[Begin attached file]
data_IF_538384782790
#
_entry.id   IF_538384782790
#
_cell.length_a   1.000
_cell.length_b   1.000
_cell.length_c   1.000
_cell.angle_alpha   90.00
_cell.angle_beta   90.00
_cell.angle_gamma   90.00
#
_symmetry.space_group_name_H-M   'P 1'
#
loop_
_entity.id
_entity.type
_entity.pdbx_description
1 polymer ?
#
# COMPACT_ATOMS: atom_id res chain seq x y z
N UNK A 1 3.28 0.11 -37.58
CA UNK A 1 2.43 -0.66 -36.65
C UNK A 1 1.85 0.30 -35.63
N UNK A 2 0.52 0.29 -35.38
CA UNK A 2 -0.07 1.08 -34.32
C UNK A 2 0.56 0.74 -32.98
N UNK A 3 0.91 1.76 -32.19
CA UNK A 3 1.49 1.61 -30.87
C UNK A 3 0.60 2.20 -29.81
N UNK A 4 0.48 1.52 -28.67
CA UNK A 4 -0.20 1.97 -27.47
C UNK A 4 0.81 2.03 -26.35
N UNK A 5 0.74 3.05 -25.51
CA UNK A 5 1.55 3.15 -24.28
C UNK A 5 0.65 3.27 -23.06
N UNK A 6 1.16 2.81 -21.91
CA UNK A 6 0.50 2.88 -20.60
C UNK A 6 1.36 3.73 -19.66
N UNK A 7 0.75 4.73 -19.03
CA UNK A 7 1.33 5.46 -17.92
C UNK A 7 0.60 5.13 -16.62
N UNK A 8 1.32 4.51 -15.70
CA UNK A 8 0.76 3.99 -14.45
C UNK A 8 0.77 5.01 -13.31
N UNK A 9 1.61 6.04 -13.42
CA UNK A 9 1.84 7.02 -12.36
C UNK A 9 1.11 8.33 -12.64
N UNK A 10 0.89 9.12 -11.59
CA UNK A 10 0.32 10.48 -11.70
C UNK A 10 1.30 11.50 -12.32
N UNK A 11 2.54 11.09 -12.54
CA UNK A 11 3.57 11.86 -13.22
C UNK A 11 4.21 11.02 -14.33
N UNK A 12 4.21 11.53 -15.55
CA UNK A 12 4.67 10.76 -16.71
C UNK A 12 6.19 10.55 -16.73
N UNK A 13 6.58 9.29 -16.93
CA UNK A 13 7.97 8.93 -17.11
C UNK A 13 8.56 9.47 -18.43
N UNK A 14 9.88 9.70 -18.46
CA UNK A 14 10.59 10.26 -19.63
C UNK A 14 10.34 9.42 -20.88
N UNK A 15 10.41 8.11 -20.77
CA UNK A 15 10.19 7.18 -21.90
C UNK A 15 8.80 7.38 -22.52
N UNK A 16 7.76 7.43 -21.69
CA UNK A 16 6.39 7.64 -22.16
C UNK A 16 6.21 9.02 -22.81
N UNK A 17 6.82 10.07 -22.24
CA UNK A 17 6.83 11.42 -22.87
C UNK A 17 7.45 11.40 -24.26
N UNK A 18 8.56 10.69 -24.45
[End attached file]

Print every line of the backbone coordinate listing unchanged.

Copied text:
data_IF_538384782790
#
_entry.id   IF_538384782790
#
_cell.length_a   1.000
_cell.length_b   1.000
_cell.length_c   1.000
_cell.angle_alpha   90.00
_cell.angle_beta   90.00
_cell.angle_gamma   90.00
#
_symmetry.space_group_name_H-M   'P 1'
#
loop_
_entity.id
_entity.type
_entity.pdbx_description
1 polymer ?
#
# COMPACT_ATOMS: atom_id res chain seq x y z
N UNK A 1 3.28 0.11 -37.58
CA UNK A 1 2.43 -0.66 -36.65
C UNK A 1 1.85 0.30 -35.63
N UNK A 2 0.52 0.29 -35.38
CA UNK A 2 -0.07 1.08 -34.32
C UNK A 2 0.56 0.74 -32.98
N UNK A 3 0.91 1.76 -32.19
CA UNK A 3 1.49 1.61 -30.87
C UNK A 3 0.60 2.20 -29.81
N UNK A 4 0.48 1.52 -28.67
CA UNK A 4 -0.20 1.97 -27.47
C UNK A 4 0.81 2.03 -26.35
N UNK A 5 0.74 3.05 -25.51
CA UNK A 5 1.55 3.15 -24.28
C UNK A 5 0.65 3.27 -23.06
N UNK A 6 1.16 2.81 -21.91
CA UNK A 6 0.50 2.88 -20.60
C UNK A 6 1.36 3.73 -19.66
N UNK A 7 0.75 4.73 -19.03
CA UNK A 7 1.33 5.46 -17.92
C UNK A 7 0.60 5.13 -16.62
N UNK A 8 1.32 4.51 -15.70
CA UNK A 8 0.76 3.99 -14.45
C UNK A 8 0.77 5.01 -13.31
N UNK A 9 1.61 6.04 -13.42
CA UNK A 9 1.84 7.02 -12.36
C UNK A 9 1.11 8.33 -12.64
N UNK A 10 0.89 9.12 -11.59
CA UNK A 10 0.32 10.48 -11.70
C UNK A 10 1.30 11.50 -12.32
N UNK A 11 2.54 11.09 -12.54
CA UNK A 11 3.57 11.86 -13.22
C UNK A 11 4.21 11.02 -14.33
N UNK A 12 4.21 11.53 -15.55
CA UNK A 12 4.67 10.76 -16.71
C UNK A 12 6.19 10.55 -16.73
N UNK A 13 6.58 9.29 -16.93
CA UNK A 13 7.97 8.93 -17.11
C UNK A 13 8.56 9.47 -18.43
N UNK A 14 9.88 9.70 -18.46
CA UNK A 14 10.59 10.26 -19.63
C UNK A 14 10.34 9.42 -20.88
N UNK A 15 10.41 8.11 -20.77
CA UNK A 15 10.19 7.18 -21.90
C UNK A 15 8.80 7.38 -22.52
N UNK A 16 7.76 7.43 -21.69
CA UNK A 16 6.39 7.64 -22.16
C UNK A 16 6.21 9.02 -22.81
N UNK A 17 6.82 10.07 -22.24
CA UNK A 17 6.83 11.42 -22.87
C UNK A 17 7.45 11.40 -24.26
N UNK A 18 8.56 10.69 -24.45